End-to-End Training of Deep Visuomotor Policies. Levine, Finn, Darrell, Abbeel. Tech Report 2015Th

  1. Policy search tends to require significant amounts of hand-engineering in terms of perception, state estimation, low level control
  2. They develop a system that learns to map camera images and joint angles directly to joint torques without <or with minimal?> hand engineering
    1. Uses a deep convo net w/92,000 parameters, 7 layers
  3. Use hand training to guide learning, nets need to generalize via supervised learning  through the NN
  4. They do placing a hangar on a rack, a cube in a slot, removing a toy nail with a toy hammer, and screwing a cap on a bottle
  5. <the videos they have make it look like this system doesn’t do an excellent job generalizing>
  6. The CNN learns to identify key points on surfaces critical to control, such as corners of surfaces
  7. Backprop in this scenario is difficult because the problem is nondifferentiable, and trying to do it through long periods of time leads to numerical instability
  8. Because they are doing robotics they need approaches that are sample efficient
    1. This requires only minutes of demonstration
  9. These problems are partially observable because information comes from camera and can suffer from occlusion (among other things), and is also high-dimensional
  10. The form of policy search introduced here is based on “the Bregman alternating directions method of multipliers (BADMM) that makes it practical to train complex, generalizable policies under partial observation.”
  11. “Naive supervised learning will often fail to produce  a good policy, since a small mistake on the part of the policy will put it in states that are not part of the training, causing compounding errors.  To avoid this problem, the training data must come from the policy’s own state distribution […].  We use BADMM […] to adapt the trajectories to the policy, alternating between optimizing the policy to match the trajectories , and optimizing the trajectories to minimize the cost and match the policy, such that at convergence, the have the same distribution.”
  12. <Not reading super carefully, but the method seems to have pretty sophisticated mathematical backing, they make a number of simplifying assumptions to allow it to hold>
  13. If dynamics are know, form of lqr can be used, otherwise distribution of trajectories found in previous iterations can be used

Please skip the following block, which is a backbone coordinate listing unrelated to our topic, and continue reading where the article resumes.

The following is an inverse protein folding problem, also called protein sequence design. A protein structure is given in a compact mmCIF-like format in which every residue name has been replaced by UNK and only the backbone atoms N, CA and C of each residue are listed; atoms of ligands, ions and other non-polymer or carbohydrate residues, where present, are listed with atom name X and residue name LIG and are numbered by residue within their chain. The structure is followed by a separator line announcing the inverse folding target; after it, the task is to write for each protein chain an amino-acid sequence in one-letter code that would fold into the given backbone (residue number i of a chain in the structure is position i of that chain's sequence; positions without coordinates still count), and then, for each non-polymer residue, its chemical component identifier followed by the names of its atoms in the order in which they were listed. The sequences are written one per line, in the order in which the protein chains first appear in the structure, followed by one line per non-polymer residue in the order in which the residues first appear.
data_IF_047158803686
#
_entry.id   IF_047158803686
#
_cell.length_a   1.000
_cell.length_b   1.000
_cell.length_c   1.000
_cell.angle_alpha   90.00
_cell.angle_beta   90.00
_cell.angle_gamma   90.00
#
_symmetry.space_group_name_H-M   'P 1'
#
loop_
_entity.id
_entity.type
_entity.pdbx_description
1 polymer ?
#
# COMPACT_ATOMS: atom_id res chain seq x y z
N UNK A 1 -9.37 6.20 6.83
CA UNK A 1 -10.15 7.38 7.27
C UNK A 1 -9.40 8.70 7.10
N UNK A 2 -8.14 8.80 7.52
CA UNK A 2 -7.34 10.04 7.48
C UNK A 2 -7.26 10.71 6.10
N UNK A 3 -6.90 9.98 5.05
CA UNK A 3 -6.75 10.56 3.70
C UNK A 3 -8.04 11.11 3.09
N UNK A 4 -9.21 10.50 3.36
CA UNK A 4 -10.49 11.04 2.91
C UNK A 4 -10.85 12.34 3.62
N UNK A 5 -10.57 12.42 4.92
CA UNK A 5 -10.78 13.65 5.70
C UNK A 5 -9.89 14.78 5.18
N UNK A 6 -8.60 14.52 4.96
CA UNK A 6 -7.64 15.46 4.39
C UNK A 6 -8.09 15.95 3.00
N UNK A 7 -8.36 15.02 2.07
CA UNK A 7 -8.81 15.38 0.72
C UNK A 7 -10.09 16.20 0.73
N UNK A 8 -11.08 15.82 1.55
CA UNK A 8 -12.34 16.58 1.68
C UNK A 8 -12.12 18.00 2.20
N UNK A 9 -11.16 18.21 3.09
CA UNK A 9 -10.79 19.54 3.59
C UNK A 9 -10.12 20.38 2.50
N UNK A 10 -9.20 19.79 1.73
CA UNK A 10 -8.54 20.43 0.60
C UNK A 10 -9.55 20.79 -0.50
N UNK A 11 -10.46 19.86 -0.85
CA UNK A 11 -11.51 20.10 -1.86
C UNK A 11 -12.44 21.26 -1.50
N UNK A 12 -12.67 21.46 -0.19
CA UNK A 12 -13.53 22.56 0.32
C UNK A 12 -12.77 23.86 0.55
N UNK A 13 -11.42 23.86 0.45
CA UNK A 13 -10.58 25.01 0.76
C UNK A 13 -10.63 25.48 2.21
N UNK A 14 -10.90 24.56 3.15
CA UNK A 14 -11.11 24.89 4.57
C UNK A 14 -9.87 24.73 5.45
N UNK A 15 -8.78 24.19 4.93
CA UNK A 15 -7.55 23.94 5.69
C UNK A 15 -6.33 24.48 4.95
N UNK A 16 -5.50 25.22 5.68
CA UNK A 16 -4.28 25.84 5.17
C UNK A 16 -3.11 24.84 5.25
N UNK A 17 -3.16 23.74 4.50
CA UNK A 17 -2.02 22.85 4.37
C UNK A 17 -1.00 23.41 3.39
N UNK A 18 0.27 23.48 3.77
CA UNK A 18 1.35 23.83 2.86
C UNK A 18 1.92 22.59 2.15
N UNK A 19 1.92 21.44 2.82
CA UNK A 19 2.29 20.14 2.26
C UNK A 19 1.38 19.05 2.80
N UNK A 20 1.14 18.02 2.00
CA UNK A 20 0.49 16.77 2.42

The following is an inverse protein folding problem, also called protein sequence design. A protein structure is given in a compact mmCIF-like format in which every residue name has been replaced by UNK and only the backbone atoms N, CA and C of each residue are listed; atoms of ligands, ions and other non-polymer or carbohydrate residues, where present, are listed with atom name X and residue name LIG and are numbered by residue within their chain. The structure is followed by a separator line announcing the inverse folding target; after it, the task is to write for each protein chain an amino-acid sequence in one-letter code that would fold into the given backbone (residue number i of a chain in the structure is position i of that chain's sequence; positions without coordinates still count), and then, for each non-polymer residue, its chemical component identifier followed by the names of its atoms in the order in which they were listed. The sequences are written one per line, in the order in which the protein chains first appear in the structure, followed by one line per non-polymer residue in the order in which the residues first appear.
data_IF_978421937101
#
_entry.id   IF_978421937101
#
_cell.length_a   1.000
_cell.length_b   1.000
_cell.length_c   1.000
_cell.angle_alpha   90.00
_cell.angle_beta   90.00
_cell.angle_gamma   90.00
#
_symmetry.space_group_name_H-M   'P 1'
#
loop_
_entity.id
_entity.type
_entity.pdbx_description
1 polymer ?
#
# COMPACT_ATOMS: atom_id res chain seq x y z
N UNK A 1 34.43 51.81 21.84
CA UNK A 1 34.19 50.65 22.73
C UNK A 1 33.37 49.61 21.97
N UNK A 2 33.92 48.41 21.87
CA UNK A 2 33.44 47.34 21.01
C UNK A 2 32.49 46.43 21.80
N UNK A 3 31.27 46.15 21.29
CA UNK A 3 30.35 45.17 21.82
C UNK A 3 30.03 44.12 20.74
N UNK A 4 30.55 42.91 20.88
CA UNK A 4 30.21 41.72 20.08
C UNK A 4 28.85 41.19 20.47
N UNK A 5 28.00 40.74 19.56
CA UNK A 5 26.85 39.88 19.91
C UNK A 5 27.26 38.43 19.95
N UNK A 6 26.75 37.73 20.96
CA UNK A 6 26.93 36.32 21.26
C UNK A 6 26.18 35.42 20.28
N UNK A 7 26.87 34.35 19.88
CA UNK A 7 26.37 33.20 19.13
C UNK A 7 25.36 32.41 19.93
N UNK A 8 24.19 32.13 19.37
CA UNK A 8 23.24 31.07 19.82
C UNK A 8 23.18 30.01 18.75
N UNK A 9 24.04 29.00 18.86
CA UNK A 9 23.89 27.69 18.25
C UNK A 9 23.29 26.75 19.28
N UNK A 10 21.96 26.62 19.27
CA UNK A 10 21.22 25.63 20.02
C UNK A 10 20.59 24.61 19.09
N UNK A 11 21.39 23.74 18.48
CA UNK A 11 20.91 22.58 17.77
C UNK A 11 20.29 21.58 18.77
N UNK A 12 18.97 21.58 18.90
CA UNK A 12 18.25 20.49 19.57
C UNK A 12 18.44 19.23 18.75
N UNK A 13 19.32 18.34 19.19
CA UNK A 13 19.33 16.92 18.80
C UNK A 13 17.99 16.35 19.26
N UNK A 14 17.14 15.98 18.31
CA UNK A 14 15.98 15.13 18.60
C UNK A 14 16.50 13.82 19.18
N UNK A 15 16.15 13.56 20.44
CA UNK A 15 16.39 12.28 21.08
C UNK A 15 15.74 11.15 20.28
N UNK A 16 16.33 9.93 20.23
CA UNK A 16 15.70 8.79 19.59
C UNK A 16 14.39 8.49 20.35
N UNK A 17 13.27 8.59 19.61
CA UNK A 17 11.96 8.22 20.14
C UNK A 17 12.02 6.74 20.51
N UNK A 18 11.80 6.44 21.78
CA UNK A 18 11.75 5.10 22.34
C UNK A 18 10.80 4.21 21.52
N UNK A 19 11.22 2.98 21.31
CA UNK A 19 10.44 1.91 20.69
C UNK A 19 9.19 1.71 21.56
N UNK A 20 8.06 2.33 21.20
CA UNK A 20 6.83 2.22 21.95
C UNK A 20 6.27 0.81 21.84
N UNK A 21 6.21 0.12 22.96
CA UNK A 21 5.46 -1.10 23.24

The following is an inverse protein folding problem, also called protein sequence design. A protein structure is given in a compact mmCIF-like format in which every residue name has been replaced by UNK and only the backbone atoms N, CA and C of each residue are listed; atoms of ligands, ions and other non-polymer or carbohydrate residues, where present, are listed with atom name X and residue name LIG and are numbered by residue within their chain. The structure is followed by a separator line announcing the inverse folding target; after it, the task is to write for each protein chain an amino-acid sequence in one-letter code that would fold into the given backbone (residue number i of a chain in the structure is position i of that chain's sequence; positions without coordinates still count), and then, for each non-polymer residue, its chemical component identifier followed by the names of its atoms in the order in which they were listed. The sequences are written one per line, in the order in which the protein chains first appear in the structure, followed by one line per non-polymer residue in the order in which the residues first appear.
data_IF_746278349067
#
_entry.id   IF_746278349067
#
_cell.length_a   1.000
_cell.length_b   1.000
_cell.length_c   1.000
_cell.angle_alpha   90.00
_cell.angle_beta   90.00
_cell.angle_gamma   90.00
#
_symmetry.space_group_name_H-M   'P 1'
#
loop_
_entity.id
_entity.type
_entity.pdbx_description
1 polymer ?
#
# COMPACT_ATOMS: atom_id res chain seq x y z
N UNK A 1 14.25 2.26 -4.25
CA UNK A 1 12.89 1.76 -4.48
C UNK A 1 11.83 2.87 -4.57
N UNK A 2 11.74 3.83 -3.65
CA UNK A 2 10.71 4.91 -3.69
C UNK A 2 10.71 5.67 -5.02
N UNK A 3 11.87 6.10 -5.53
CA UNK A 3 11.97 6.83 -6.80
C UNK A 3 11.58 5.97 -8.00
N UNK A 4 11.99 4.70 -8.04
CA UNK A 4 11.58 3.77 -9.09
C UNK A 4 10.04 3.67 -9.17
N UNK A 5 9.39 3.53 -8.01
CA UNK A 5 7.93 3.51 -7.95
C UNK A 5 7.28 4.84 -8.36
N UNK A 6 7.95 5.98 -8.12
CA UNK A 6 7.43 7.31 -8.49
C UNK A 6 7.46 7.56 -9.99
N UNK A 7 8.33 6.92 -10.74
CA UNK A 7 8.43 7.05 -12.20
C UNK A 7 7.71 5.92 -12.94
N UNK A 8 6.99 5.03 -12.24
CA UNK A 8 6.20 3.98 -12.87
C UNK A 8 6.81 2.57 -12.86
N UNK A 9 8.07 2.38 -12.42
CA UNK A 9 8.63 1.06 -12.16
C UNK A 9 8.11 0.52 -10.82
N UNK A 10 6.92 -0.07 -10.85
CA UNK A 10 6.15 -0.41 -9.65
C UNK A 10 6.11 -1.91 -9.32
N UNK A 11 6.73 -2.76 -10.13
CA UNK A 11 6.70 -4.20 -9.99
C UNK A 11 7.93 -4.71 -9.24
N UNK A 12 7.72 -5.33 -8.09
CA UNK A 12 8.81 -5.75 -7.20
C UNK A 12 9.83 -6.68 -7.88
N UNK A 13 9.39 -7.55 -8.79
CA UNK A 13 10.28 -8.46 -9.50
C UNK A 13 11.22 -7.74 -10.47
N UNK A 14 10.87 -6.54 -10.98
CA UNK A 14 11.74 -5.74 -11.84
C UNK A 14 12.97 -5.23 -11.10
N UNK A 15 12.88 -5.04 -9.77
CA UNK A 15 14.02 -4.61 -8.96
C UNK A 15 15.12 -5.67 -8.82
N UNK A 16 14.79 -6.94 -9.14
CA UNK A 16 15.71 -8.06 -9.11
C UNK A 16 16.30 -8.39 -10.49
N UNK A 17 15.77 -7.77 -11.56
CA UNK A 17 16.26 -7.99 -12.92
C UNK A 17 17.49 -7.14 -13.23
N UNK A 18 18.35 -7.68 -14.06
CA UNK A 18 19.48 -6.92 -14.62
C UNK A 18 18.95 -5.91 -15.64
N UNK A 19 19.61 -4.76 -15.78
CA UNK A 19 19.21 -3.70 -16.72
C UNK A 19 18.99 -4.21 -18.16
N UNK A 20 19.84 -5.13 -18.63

14. They optimize a Lagrangian w/SGD
  15. They reuse old samples but reweigh them based on the difference in state distribution they came from and where the algorithm is now
  16. <Some of this seems related to DDP, but this seems more sophisticated>
  17. On the robot, this runs at 20hz, arm is 7 DoF, the state information is just the camera image and the pose information of the robot itself
  18. During training they provide additional information to the robot such as location of target objects, this information is removed during the phase where the robot is in control
  19. The training session is made up of 15 trajectories, which is pretty few considering the dimensionality <although the algorithm doesn’t seem to do a wonderful job generalizing which may come from this>
  20. They use a dense reward function that helps search (reward is the distance of the end effector to the target)
  21. The approach doesnt work only from camera data as it doesn’t make an accurate pose estimate, need pose data from the robot
  22. “Each visuomotor policy required 3-4 hours of training time: 20-30 minutes for the pose prediction data collection on the robot, 40-60 minutes for the fully observed
    trajectory pre-training on the robot and offline pose pre-training (which can be done in parallel), and between 1.5 and 2.5 hours for end-to-end training with guided policy search. The coat hanger task required two iterations of guided policy search, the shape sorting cube and the hammer required three, and the bottle task required four.”

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